China’s women’s eight, over in Henley with their men’s eight and both quads, very nearly had a disaster after their Remenham Challenge quarter-final against a Leander/TSS composite. The Chinese clearly didn’t notice when they swished through the finish line a cool four lengths up on the GB development crew but carried on at a belting pace, clearly still thinking they were racing and heading straight for an unsuspecting cruiser above the course. Luckily the cox realised in time to do a face-saving and very rapid emergency stop to avert a tragedy.
This was lucky for the Chinese team’s performance director, also known as Henley Royal Chairman Sir Steve Redgrave, who may have forgotten to brief them due to being on the river doing a teatime 1981 anniversary row-past with Eric Sims, his partner in crime when winning the Double Sculls. Rowpasts were the order of the day, finally resuming after three years gap and with lots to catch up on. There were a total of fourteen on Friday, of which the most venerable was the 1975 winners of the Wyfolds, Thames Tradesmen, though a neat gender-equality option nowadays is to have a boat club centenary rowpast done by a mixed crew.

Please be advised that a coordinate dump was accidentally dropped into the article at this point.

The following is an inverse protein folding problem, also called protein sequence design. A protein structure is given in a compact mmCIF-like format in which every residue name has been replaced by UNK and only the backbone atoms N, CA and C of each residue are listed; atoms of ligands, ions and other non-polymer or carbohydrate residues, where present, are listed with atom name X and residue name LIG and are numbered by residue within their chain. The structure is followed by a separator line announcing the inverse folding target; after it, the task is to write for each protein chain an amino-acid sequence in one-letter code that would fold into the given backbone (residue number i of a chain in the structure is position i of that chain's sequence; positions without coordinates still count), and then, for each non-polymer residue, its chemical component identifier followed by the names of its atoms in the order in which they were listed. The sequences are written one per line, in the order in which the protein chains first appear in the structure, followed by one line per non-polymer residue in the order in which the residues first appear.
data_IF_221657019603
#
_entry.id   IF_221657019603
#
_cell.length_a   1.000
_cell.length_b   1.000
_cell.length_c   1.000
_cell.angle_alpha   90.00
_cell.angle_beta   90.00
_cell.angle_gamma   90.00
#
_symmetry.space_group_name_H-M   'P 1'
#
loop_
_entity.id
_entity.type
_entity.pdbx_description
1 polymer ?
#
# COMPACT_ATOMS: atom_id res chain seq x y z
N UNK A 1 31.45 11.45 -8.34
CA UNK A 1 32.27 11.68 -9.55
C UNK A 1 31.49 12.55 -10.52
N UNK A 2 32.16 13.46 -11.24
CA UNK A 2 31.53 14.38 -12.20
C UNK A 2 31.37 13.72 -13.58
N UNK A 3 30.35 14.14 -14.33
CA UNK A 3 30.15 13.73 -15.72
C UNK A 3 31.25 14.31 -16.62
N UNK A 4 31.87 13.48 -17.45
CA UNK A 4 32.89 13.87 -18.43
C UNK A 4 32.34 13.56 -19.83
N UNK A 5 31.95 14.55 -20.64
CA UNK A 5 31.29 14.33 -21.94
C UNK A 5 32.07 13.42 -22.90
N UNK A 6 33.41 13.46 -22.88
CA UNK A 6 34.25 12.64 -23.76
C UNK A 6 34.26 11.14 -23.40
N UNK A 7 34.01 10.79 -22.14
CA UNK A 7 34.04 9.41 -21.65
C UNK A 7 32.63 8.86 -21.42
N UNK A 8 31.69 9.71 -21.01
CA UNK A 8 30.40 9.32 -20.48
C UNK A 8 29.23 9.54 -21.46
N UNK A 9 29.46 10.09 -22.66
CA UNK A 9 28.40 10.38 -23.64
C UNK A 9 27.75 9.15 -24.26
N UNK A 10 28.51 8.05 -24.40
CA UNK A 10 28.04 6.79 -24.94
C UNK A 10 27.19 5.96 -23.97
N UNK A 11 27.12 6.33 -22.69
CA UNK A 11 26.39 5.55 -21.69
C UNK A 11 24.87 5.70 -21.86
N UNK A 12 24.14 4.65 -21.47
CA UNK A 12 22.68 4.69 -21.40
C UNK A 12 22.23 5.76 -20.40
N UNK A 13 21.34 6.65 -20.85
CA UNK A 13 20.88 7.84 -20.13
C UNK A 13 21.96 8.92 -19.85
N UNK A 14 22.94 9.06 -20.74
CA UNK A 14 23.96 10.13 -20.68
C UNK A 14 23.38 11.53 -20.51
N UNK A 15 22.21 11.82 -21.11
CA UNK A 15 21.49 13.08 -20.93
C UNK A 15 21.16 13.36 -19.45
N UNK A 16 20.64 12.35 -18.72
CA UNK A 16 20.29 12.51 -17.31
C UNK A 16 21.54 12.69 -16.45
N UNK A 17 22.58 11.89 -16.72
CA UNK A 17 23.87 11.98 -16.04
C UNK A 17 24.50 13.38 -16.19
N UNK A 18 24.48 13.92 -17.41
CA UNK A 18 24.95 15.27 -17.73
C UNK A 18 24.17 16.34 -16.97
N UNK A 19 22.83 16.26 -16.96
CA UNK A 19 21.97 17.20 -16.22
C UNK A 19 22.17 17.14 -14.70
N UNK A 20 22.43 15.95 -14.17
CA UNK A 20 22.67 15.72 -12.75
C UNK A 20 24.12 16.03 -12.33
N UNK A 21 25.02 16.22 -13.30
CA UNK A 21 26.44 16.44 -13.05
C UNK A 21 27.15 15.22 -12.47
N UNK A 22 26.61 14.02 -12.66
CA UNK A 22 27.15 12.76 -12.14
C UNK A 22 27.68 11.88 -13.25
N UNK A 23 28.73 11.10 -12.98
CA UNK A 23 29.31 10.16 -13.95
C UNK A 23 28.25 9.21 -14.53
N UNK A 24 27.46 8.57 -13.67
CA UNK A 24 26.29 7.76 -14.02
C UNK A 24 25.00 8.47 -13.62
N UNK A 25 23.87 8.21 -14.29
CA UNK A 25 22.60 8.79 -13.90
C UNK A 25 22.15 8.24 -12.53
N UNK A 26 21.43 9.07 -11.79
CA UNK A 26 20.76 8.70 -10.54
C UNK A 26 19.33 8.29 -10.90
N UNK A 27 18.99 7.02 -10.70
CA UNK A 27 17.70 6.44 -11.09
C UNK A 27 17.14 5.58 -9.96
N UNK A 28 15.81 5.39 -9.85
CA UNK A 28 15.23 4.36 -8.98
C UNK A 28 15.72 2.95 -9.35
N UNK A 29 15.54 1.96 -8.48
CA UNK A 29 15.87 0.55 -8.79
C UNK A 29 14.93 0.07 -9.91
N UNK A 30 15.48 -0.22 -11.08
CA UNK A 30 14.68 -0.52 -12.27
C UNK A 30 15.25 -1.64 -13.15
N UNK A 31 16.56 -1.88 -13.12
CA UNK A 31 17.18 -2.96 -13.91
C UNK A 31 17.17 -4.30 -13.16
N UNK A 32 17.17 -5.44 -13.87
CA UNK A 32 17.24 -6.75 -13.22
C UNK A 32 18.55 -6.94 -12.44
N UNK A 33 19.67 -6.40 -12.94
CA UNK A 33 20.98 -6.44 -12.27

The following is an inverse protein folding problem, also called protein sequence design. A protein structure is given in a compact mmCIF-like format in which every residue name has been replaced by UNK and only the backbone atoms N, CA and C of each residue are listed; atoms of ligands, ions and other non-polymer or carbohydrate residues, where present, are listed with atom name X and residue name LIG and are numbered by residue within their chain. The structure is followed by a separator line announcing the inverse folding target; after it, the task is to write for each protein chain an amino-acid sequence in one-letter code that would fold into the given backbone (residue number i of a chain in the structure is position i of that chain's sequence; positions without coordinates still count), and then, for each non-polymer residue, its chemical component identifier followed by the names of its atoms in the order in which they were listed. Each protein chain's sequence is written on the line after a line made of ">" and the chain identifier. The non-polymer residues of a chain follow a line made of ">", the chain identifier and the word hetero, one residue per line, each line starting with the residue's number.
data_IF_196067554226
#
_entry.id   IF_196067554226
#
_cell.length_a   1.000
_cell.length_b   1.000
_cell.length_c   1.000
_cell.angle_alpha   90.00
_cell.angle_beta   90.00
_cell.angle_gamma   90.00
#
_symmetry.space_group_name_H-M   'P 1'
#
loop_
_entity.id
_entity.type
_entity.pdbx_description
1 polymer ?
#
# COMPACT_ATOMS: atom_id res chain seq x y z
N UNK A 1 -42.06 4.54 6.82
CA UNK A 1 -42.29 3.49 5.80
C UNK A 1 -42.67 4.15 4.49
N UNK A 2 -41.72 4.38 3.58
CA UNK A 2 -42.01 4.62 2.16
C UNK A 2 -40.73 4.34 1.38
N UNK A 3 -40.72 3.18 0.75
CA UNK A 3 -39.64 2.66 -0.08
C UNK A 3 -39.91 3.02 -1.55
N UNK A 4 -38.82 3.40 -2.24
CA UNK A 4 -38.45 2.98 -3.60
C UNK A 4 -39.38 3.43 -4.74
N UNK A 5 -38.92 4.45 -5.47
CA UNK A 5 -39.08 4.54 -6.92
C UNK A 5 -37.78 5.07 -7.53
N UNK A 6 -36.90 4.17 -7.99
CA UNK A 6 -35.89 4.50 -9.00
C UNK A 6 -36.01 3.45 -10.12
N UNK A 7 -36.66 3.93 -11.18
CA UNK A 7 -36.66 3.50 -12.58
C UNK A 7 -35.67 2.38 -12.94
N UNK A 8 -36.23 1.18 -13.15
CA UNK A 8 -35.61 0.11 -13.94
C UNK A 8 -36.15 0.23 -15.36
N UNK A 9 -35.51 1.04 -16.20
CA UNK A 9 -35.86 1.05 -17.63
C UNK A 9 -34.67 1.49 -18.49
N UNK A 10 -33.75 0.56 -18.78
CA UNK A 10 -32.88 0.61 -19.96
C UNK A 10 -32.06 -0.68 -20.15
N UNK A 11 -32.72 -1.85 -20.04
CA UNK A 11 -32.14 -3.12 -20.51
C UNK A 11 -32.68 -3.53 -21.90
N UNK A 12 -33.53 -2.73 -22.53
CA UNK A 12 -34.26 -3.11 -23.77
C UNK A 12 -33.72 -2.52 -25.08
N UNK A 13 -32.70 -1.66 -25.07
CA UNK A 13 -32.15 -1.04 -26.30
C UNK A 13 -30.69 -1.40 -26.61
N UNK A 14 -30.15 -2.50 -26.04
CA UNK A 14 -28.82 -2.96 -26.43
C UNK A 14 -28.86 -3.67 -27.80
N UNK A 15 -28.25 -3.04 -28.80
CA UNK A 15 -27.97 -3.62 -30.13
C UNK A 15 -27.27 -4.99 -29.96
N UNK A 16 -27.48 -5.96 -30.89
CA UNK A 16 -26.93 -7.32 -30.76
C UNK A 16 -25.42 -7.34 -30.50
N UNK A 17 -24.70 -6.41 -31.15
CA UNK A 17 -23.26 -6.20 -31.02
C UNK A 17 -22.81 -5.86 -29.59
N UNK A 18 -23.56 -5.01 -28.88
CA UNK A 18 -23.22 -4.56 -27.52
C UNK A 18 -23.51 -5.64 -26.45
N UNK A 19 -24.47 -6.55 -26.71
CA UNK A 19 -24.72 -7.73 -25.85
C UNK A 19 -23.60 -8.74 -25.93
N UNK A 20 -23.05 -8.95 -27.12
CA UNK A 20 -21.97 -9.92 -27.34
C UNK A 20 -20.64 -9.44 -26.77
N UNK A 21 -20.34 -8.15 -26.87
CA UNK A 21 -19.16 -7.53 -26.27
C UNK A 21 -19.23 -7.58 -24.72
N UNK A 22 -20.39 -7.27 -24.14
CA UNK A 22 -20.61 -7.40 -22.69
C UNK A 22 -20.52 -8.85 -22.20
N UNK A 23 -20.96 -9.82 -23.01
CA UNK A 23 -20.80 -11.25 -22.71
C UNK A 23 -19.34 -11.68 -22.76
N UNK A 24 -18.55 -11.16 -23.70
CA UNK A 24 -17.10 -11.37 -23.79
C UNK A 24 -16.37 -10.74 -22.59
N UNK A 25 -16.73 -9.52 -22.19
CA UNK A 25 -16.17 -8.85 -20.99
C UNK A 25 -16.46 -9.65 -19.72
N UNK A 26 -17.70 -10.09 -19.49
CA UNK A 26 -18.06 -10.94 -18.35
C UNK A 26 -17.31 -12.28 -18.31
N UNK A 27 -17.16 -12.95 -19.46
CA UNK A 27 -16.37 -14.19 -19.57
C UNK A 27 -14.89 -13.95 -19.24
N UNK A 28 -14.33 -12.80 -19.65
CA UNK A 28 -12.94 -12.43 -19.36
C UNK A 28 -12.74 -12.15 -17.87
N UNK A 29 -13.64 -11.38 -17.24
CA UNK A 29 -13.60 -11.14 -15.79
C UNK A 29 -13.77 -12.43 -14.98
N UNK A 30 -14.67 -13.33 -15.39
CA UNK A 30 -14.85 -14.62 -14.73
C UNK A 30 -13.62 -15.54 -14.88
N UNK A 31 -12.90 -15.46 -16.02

Another eight’s cox had a better time, Yale’s Esha Bhattacharya successfully navigating her first ever race with the Yale men’s varsity eight, having steered the women’s second crew for most of the season. They defeated Molesey and Mercantine in the Ladies’ Plate (for elite men’s eights) and will now meet Leander, the last remaining British crew in the event. The Bulldog women beat Washington’s JV to progress to a semi-final meeting with UL in the Island student eights. Meanwhile an eight made up of the Belgrade GBR W4-, W2- and two spares racing as Imperial/Leander progressed to meet a very similar national squad based team from Princeton and ARION USA (the Advanced Rowing Initiative Of the Northeast) on Saturday.